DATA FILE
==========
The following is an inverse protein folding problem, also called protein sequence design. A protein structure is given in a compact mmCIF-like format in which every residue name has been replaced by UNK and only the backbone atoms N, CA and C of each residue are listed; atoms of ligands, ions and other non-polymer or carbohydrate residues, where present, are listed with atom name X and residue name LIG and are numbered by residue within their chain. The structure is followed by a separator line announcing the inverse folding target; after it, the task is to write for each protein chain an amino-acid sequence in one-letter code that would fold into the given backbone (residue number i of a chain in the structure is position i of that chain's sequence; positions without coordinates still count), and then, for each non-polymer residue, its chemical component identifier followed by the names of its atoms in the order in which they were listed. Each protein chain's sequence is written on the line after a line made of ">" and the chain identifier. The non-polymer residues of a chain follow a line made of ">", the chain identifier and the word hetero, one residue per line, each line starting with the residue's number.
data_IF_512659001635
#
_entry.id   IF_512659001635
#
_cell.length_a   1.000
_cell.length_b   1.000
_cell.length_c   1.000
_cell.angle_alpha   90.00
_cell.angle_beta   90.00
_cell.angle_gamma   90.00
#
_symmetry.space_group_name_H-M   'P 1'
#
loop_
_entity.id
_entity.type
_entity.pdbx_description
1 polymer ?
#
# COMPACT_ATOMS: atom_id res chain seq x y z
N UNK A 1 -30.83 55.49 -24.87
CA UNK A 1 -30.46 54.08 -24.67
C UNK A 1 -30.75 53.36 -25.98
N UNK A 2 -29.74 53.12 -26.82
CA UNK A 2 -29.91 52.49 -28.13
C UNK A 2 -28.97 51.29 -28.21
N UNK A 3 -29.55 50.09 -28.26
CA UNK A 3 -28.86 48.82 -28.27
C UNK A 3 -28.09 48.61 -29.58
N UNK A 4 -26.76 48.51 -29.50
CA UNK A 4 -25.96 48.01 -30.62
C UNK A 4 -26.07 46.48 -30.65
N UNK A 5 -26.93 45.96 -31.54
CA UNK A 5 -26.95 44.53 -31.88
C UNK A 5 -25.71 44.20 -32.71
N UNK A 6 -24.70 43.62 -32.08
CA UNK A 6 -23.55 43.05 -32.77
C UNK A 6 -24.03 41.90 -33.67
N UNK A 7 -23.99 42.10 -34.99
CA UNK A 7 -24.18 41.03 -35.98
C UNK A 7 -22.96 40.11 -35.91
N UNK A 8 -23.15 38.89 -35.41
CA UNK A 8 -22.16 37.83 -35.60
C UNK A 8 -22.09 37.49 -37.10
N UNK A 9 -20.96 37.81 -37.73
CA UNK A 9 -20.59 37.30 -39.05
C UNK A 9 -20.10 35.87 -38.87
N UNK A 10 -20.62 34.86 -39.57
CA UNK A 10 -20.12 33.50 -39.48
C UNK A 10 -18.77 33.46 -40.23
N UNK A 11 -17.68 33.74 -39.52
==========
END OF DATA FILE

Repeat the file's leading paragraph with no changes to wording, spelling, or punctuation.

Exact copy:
The following is an inverse protein folding problem, also called protein sequence design. A protein structure is given in a compact mmCIF-like format in which every residue name has been replaced by UNK and only the backbone atoms N, CA and C of each residue are listed; atoms of ligands, ions and other non-polymer or carbohydrate residues, where present, are listed with atom name X and residue name LIG and are numbered by residue within their chain. The structure is followed by a separator line announcing the inverse folding target; after it, the task is to write for each protein chain an amino-acid sequence in one-letter code that would fold into the given backbone (residue number i of a chain in the structure is position i of that chain's sequence; positions without coordinates still count), and then, for each non-polymer residue, its chemical component identifier followed by the names of its atoms in the order in which they were listed. Each protein chain's sequence is written on the line after a line made of ">" and the chain identifier. The non-polymer residues of a chain follow a line made of ">", the chain identifier and the word hetero, one residue per line, each line starting with the residue's number.